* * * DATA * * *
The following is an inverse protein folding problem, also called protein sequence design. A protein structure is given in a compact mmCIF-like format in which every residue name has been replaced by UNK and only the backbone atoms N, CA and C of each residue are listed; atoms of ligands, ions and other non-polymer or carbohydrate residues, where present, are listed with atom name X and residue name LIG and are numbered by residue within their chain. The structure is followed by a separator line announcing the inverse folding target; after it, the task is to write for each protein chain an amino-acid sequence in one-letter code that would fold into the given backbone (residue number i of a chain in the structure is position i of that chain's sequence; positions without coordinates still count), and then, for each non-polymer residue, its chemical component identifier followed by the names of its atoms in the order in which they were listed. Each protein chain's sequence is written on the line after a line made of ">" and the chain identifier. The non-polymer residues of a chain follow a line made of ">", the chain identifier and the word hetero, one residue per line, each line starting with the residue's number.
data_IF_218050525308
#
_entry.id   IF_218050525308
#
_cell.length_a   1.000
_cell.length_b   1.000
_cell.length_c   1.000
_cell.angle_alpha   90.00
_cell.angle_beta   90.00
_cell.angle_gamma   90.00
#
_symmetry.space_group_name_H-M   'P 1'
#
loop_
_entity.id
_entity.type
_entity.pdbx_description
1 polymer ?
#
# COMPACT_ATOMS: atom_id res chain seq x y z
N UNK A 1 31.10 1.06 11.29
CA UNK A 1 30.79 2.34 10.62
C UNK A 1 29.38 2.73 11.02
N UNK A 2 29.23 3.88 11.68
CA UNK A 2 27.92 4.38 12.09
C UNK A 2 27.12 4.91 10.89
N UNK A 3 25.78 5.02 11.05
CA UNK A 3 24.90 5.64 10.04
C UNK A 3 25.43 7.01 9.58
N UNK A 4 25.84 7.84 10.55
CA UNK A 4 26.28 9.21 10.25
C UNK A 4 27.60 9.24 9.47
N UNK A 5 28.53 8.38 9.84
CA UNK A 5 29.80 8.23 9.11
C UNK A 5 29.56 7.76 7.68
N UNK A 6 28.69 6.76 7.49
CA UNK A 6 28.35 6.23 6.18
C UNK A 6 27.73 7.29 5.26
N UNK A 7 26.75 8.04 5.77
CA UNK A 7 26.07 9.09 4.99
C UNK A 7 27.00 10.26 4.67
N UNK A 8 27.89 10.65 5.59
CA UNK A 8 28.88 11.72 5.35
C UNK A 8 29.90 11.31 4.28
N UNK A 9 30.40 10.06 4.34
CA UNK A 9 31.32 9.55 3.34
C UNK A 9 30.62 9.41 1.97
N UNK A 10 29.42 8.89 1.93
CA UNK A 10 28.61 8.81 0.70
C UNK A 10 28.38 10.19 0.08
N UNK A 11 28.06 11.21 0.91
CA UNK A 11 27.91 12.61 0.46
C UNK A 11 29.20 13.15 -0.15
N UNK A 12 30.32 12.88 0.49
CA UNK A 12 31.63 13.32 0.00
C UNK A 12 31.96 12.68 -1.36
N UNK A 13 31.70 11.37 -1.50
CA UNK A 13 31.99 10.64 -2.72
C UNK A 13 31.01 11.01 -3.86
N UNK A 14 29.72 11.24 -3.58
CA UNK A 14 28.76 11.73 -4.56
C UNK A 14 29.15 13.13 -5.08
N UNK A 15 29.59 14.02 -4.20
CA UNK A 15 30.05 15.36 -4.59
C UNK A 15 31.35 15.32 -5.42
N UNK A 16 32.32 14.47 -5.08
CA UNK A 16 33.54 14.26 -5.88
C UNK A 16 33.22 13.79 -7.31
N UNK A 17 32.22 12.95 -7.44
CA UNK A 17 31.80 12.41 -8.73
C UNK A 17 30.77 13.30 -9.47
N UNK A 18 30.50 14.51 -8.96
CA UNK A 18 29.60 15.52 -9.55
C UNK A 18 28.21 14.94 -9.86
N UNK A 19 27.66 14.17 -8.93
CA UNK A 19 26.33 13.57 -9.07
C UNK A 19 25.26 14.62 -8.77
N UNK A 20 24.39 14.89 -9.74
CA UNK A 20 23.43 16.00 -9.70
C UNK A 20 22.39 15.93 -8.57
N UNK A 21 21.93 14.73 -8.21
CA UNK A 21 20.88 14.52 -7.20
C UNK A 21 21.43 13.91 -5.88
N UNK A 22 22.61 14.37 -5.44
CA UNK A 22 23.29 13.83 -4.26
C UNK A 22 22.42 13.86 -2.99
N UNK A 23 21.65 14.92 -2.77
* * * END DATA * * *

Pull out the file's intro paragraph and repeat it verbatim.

The following is an inverse protein folding problem, also called protein sequence design. A protein structure is given in a compact mmCIF-like format in which every residue name has been replaced by UNK and only the backbone atoms N, CA and C of each residue are listed; atoms of ligands, ions and other non-polymer or carbohydrate residues, where present, are listed with atom name X and residue name LIG and are numbered by residue within their chain. The structure is followed by a separator line announcing the inverse folding target; after it, the task is to write for each protein chain an amino-acid sequence in one-letter code that would fold into the given backbone (residue number i of a chain in the structure is position i of that chain's sequence; positions without coordinates still count), and then, for each non-polymer residue, its chemical component identifier followed by the names of its atoms in the order in which they were listed. Each protein chain's sequence is written on the line after a line made of ">" and the chain identifier. The non-polymer residues of a chain follow a line made of ">", the chain identifier and the word hetero, one residue per line, each line starting with the residue's number.